By Colin Whitmill
Unless one spends all one's time browsing on the internet's world wide web,
there are gems of truth that can only be revealed by someone else drawing
attention to them. The Saving Communites web site www.savingcommunities.org
had the following comments in an article about core issues.
Behind all issues lies the problem of privilege - legal mechanisms that give some people artificial advantages over others, enabling them to enrich themselves at the expense of others. Political privileges give leverage in the political system, ultimately conferring a political monopoly over others. Economic privileges are similarly leveraged over time into economic monopoly.
Advanced societies cannot function without money. When money is loaned into circulation, its lenders and re-lenders can charge interest on values that they did not create. It is
impossible to pay back debt-money with debt-money, because the debt (including interest) exceeds the amount of money issued. As a result, society's producers are increasingly dependent on money lenders. The problem is not private lending of earned money, but the lending of new money into circulation.
The core privilege enjoyed by privately owned public utilities is the right of way - the exclusive right to deliver water, sewer, gas, electricity, telephone, internet and cable televisison services along public streets and other rights of way.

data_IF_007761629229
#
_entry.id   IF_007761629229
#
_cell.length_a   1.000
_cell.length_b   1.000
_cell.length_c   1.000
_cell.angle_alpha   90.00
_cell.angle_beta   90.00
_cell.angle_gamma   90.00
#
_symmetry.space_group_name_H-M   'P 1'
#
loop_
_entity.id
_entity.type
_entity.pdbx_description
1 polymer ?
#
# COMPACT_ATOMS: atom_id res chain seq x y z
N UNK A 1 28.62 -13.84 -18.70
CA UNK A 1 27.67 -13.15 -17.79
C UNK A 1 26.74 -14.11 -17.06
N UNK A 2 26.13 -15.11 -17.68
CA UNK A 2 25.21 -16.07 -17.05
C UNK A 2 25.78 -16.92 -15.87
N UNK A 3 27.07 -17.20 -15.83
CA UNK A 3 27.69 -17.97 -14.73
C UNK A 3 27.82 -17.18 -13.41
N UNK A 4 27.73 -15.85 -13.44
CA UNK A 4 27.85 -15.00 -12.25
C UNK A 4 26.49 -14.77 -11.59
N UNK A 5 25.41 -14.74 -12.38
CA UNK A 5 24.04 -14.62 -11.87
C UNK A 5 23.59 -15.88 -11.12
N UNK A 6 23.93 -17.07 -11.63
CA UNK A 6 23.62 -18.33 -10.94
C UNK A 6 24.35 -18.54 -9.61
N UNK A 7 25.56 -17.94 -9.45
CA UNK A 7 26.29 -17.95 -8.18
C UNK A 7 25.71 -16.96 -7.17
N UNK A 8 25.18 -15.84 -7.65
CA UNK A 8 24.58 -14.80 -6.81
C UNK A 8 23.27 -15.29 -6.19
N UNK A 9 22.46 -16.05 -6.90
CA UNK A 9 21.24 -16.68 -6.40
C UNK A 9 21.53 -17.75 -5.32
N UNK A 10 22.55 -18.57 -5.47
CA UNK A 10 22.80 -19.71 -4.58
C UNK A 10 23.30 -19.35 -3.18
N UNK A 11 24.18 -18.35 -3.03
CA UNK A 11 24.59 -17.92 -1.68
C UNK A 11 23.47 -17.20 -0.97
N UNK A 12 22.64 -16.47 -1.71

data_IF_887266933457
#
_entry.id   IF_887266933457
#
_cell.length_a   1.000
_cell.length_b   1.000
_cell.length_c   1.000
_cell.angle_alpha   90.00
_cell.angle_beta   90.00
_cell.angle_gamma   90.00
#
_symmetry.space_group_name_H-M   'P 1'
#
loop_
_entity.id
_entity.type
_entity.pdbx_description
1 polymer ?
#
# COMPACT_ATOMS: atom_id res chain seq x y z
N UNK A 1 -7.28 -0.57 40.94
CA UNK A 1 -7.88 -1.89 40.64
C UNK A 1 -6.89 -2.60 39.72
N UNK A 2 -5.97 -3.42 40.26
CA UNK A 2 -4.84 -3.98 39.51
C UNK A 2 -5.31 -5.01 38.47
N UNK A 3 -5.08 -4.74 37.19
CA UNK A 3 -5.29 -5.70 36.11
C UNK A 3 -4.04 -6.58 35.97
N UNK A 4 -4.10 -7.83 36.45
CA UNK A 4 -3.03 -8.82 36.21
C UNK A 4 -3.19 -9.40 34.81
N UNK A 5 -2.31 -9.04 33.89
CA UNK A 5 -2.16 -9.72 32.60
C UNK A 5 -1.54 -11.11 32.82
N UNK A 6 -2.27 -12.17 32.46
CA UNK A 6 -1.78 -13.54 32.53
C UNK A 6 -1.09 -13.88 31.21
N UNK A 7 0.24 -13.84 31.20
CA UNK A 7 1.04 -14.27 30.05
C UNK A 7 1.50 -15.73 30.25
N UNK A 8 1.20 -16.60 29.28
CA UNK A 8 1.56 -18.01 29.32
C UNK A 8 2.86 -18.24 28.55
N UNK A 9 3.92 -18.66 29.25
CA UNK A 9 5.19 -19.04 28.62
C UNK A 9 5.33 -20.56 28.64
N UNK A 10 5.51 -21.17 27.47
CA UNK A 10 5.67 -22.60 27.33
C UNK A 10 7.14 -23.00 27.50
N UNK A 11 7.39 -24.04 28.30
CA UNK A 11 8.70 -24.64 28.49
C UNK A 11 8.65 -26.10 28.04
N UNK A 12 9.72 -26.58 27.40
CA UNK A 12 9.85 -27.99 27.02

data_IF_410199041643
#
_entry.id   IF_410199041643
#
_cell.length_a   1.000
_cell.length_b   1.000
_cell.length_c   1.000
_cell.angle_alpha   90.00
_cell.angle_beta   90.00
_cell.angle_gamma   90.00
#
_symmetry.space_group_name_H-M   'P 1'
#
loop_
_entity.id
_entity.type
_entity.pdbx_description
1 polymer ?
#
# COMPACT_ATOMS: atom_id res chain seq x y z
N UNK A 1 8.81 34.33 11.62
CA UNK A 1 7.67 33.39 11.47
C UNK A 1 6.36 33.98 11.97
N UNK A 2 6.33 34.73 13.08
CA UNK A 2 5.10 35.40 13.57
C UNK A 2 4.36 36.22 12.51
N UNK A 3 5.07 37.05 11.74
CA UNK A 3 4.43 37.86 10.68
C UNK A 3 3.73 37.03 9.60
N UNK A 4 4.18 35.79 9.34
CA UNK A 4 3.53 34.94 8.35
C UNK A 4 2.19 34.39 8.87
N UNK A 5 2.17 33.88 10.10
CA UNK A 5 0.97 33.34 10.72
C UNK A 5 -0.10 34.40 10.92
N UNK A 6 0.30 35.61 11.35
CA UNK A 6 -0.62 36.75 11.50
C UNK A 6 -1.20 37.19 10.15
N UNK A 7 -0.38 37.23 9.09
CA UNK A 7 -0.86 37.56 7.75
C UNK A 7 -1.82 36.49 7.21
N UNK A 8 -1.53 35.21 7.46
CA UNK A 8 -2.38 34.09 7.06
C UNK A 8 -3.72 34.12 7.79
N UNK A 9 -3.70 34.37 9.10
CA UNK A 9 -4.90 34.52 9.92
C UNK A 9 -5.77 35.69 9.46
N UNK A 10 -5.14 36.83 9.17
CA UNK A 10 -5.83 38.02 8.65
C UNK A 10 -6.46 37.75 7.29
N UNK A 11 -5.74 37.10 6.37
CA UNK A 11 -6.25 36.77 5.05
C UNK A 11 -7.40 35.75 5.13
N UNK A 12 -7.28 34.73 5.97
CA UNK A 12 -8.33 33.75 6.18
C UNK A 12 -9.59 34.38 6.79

Privately owned turnpikes and railroad tracks are also right of way monopolies.
These distribution systems should be publicly owned at the most local level of government
possible. In some cases, the government should own and run the entire system. In others, private vendors should bid to provide services to the government. or the rights of way should be open on equal terms. We can see this with the public highways and public airways, where traffic safety is enforced by the government, but the vehicles using these highways and airways are mostly private.
Cutting the Gordian Knot
It is not enough to point to core issues and declare them important. We accept that most people are interested in symptomatic issues.
Our task is to show how these core issues underlie the symptomatic issues, and how working together on core issues can be more effective for everyone involved than working separately on symptoms.
– from The Guardian Political Review, Issue 52, 2007